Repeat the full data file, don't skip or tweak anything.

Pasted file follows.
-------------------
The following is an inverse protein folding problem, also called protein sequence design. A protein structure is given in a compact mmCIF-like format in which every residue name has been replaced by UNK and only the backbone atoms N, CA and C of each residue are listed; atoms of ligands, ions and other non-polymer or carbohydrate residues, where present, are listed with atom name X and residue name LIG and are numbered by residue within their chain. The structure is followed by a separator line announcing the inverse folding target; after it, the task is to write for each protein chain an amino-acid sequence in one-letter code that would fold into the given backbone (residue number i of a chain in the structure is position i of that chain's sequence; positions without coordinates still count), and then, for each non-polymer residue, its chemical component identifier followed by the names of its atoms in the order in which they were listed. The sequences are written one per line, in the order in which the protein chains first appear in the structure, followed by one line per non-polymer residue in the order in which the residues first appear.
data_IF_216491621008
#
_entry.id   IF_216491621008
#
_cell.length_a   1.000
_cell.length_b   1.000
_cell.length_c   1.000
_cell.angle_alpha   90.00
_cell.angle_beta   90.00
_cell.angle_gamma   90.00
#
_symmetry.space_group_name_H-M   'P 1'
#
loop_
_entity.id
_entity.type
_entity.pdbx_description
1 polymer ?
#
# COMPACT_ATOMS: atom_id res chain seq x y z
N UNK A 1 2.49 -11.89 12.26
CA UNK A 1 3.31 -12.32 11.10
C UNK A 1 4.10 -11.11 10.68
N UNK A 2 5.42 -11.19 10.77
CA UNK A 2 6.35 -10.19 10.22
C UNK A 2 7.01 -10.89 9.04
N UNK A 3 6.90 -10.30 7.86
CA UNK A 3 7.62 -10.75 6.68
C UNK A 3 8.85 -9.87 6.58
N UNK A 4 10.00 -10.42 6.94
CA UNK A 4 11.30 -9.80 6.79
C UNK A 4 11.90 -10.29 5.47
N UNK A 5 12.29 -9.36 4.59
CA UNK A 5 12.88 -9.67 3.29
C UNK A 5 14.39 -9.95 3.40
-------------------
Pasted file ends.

The following is an inverse protein folding problem, also called protein sequence design. A protein structure is given in a compact mmCIF-like format in which every residue name has been replaced by UNK and only the backbone atoms N, CA and C of each residue are listed; atoms of ligands, ions and other non-polymer or carbohydrate residues, where present, are listed with atom name X and residue name LIG and are numbered by residue within their chain. The structure is followed by a separator line announcing the inverse folding target; after it, the task is to write for each protein chain an amino-acid sequence in one-letter code that would fold into the given backbone (residue number i of a chain in the structure is position i of that chain's sequence; positions without coordinates still count), and then, for each non-polymer residue, its chemical component identifier followed by the names of its atoms in the order in which they were listed. The sequences are written one per line, in the order in which the protein chains first appear in the structure, followed by one line per non-polymer residue in the order in which the residues first appear.
data_IF_216491621008
#
_entry.id   IF_216491621008
#
_cell.length_a   1.000
_cell.length_b   1.000
_cell.length_c   1.000
_cell.angle_alpha   90.00
_cell.angle_beta   90.00
_cell.angle_gamma   90.00
#
_symmetry.space_group_name_H-M   'P 1'
#
loop_
_entity.id
_entity.type
_entity.pdbx_description
1 polymer ?
#
# COMPACT_ATOMS: atom_id res chain seq x y z
N UNK A 1 2.49 -11.89 12.26
CA UNK A 1 3.31 -12.32 11.10
C UNK A 1 4.10 -11.11 10.68
N UNK A 2 5.42 -11.19 10.77
CA UNK A 2 6.35 -10.19 10.22
C UNK A 2 7.01 -10.89 9.04
N UNK A 3 6.90 -10.30 7.86
CA UNK A 3 7.62 -10.75 6.68
C UNK A 3 8.85 -9.87 6.58
N UNK A 4 10.00 -10.42 6.94
CA UNK A 4 11.30 -9.80 6.79
C UNK A 4 11.90 -10.29 5.47
N UNK A 5 12.29 -9.36 4.59
CA UNK A 5 12.88 -9.67 3.29
C UNK A 5 14.39 -9.95 3.40